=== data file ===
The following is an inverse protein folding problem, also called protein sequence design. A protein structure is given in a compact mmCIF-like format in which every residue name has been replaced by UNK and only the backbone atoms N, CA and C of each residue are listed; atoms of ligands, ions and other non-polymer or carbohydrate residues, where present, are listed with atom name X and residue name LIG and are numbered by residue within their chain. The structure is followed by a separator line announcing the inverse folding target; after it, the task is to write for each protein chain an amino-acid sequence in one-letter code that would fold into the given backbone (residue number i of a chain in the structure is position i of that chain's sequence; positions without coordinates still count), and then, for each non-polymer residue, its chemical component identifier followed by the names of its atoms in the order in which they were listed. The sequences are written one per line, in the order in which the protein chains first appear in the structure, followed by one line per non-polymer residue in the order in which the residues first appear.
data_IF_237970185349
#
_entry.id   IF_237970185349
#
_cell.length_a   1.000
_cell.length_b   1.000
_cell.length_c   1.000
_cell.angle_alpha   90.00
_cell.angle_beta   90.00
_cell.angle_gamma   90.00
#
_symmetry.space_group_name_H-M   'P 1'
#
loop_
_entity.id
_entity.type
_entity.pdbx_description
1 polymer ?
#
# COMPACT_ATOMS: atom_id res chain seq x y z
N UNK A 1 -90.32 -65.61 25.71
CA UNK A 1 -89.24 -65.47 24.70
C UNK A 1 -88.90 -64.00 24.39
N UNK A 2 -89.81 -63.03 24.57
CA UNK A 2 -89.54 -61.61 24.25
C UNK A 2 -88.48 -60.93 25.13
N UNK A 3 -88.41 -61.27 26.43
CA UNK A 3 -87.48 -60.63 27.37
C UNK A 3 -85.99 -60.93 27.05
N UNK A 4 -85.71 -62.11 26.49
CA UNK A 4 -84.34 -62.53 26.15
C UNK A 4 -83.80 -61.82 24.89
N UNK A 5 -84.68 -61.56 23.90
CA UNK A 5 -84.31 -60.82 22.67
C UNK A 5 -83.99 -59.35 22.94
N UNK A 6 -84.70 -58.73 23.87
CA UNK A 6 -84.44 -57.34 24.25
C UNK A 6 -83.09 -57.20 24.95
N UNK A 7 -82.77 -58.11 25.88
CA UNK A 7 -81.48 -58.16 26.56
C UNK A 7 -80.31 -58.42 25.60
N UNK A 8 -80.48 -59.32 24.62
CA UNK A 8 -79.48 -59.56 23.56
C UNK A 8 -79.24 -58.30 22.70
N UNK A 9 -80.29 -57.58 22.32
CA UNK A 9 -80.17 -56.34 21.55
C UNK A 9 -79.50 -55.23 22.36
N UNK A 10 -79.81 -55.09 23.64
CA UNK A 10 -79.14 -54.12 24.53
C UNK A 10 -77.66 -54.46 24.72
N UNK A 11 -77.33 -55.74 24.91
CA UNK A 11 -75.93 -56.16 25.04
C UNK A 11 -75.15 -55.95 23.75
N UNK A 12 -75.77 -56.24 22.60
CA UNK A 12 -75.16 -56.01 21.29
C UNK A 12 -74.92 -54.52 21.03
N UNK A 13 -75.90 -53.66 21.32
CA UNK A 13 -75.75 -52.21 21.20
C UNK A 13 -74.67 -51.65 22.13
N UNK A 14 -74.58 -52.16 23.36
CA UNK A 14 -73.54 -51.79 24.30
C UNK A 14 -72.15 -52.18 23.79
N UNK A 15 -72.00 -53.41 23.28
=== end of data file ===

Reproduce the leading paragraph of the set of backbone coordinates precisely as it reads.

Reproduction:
The following is an inverse protein folding problem, also called protein sequence design. A protein structure is given in a compact mmCIF-like format in which every residue name has been replaced by UNK and only the backbone atoms N, CA and C of each residue are listed; atoms of ligands, ions and other non-polymer or carbohydrate residues, where present, are listed with atom name X and residue name LIG and are numbered by residue within their chain. The structure is followed by a separator line announcing the inverse folding target; after it, the task is to write for each protein chain an amino-acid sequence in one-letter code that would fold into the given backbone (residue number i of a chain in the structure is position i of that chain's sequence; positions without coordinates still count), and then, for each non-polymer residue, its chemical component identifier followed by the names of its atoms in the order in which they were listed. The sequences are written one per line, in the order in which the protein chains first appear in the structure, followed by one line per non-polymer residue in the order in which the residues first appear.